This year has been a very discouraging one on the running front. I developed an injury that is clearly chronic (osteitis pubis) and that will have to be carefully managed ... forever.
I returned to running feeling slow and out of shape. I've been unable to improve my times.
Then I developed not one, but two additional injuries one on top of the other: first a nasty calf strain that feels like sharper shin splints (but along the side); then a mild muscle tear in the opposite leg that originates deep in the hamstring area but affects the back of the knee and hip as well.
Time off hasn't helped yet. My test run after two weeks didn't show much improvement, although the "I can't step on it at all" pain was gone from both legs.
But to say I'm discouraged is an understatement. I'm really considering dropping running altogether. It just seems that lately it only causes me pain, and continual bad performances negate any cheering effect of exercise. If I can get my endorphins without pain and failure with some other form of exercise, why choose running?
This level of frustration just shows how many doubts have crept into my thinking. Will I ever have a pain-free run? Can I run a marathon again, or is that all history? Am I going to be able to run any of the races I registered for this year? Is 3:06 my marathon PR for life? Did I overestimate my fitness and ability?
After last year's improbable improvements, I started to think that I could still get faster. I'd long had reservations about my running: I knew I had a funny gait, an awkward build, a non-athletic history. But when I dropped 20 minutes from my marathon time in a year, I persuaded myself that I could do more than I thought. I half-set an ambitious goal: Run a marathon under three hours.
At first, I thought it was doable. If I dropped 20 minutes last year, couldn't I drop 6 this year? Then, after injury this summer, I thought it was doable - but would require more work to make up fitness. But then my fall training got tougher and less and less productive: and I thought I would push the goal back. Now that I'm totally sidelined, slow, and discouraged, I am wavering on letting that goal go forever. In fact, I'm wavering on letting competing go forever. Even letting running go forever, and just jogging to warm up for other activities. Part of me thinks, "It's only six minutes! Go get this goal no matter the cost!" But the rest of me thinks, "I'm wincing with every step. I'll break my body this way. It is no longer enjoyable for me. Resting for weeks to heal up will make marathon training impossible. Give it up." And I think things like, "You got to this point by training past your ability. Who do you think you are?! Three hour marathon?! You couldn't break four hours until marathon #3! You have bunions! Your knees make funny sounds and you are heavier than any other marathoner out there! You can barely break 20 minutes in a 5k!"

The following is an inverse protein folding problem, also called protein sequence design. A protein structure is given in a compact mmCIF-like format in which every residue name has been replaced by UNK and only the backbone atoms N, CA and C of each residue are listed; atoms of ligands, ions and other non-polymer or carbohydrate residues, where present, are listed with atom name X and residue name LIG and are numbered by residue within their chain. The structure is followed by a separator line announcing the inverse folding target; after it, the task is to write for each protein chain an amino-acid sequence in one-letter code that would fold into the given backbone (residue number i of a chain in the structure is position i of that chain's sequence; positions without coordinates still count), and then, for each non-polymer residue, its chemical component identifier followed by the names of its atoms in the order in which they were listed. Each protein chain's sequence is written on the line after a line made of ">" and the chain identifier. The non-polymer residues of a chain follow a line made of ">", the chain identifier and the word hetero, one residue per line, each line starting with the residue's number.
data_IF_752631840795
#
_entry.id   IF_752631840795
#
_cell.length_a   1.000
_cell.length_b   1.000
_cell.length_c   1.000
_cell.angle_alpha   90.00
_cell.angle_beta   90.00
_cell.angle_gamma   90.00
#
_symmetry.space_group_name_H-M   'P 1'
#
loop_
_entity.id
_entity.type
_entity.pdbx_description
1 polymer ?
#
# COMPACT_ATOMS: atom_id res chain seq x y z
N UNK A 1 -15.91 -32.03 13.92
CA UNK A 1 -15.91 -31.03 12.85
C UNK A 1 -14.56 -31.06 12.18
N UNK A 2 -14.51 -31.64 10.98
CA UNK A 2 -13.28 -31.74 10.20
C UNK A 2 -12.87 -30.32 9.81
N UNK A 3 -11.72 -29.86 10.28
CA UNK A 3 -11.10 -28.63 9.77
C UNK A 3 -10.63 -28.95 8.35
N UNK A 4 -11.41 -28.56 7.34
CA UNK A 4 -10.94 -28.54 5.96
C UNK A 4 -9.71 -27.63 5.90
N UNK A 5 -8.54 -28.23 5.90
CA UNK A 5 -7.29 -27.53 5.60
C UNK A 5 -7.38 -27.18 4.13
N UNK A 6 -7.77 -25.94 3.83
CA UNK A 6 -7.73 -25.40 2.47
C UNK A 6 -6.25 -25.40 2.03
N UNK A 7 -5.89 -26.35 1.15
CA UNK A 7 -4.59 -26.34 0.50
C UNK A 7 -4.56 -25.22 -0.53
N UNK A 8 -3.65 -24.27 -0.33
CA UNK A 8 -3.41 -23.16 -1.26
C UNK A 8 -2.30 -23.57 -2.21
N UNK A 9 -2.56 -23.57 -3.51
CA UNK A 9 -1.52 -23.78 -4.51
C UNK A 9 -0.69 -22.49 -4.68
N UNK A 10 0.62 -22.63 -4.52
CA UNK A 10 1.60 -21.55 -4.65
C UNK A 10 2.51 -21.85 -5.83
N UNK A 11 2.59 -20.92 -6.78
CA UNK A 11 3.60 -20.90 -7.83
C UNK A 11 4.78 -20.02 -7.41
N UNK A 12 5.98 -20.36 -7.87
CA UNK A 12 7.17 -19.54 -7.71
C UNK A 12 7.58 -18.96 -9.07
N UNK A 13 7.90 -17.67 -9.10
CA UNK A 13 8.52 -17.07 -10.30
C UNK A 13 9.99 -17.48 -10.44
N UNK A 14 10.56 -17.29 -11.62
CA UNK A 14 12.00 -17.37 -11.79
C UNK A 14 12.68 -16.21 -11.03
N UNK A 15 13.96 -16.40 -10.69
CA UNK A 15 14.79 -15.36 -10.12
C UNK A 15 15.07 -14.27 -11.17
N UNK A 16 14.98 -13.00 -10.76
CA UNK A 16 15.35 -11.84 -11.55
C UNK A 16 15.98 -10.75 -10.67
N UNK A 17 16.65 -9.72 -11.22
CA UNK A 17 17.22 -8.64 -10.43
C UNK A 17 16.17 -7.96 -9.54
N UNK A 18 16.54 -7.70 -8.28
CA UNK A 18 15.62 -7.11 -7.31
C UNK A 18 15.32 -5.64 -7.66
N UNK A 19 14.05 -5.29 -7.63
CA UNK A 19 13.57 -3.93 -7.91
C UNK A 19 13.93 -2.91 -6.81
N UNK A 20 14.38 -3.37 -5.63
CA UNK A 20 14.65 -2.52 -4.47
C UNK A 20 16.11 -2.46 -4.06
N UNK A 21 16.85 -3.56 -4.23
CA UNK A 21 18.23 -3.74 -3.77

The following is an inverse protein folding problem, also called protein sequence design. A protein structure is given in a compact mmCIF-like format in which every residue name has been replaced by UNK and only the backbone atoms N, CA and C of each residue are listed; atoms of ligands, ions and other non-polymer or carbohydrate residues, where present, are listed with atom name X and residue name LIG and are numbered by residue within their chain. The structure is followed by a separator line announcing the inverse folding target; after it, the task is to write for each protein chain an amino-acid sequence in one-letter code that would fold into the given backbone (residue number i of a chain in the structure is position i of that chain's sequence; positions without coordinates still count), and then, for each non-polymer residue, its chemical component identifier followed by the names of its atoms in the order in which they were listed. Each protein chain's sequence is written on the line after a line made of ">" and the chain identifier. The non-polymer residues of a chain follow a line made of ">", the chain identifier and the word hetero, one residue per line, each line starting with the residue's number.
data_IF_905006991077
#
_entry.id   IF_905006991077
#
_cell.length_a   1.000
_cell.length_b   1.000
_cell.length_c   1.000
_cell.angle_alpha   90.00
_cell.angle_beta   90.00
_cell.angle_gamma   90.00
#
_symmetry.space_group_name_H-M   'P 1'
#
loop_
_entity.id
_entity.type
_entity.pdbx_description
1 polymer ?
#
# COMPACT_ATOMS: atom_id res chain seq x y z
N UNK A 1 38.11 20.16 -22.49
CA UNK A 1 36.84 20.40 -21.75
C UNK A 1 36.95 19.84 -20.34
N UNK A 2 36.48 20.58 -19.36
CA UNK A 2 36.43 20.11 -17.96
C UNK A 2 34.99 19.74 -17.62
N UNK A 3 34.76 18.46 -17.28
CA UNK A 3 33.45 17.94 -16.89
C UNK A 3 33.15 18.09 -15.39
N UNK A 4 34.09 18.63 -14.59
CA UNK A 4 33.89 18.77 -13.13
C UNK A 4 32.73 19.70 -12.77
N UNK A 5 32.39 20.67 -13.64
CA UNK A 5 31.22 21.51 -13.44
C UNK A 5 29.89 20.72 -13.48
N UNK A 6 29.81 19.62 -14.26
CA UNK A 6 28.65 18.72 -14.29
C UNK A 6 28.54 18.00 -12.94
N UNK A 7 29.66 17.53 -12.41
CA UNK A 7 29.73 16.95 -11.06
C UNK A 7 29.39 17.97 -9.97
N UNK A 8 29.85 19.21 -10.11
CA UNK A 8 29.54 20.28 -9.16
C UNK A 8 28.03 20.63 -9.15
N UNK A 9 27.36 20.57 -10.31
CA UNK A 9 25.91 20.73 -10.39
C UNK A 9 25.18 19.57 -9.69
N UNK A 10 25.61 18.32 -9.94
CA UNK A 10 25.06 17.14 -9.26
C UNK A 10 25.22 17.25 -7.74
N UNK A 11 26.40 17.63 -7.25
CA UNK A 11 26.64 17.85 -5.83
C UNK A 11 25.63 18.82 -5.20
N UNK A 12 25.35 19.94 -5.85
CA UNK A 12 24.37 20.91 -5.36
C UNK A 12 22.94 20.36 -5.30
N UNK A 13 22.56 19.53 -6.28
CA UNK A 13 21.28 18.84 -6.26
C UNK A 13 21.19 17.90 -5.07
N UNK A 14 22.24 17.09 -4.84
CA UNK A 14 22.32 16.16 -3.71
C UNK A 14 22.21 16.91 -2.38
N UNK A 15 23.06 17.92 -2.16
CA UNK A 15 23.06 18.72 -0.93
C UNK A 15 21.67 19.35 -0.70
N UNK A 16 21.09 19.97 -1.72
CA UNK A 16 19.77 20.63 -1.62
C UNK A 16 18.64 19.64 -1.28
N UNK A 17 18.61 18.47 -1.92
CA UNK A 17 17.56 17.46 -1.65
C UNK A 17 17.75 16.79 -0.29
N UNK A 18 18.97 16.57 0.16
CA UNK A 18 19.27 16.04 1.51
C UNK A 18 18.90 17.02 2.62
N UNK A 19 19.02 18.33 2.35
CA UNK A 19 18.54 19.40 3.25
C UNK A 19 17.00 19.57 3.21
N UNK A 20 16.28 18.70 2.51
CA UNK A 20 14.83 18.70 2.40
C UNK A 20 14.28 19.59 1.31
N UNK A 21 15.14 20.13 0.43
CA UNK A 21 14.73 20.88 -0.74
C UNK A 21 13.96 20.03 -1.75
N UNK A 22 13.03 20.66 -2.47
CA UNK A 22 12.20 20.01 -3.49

I'm really at a cross-roads. I don't like to quit things, but here I am ready to quit everything about running. What worries me is that when I doubt myself, it's usually with very good reason. It means I shouldn't be attempting what I'm attempting. If I don't think I can run, I'm afraid I might be right. I almost never prove myself wrong. I guess I usually know myself pretty well.
What to do? What to do next? How to graciously fade out of the running world, or graciously creep back in, no longer as a potential age-grouper, but now as the back-of-the-pack occasional jogger? What do my next months of fitness look like?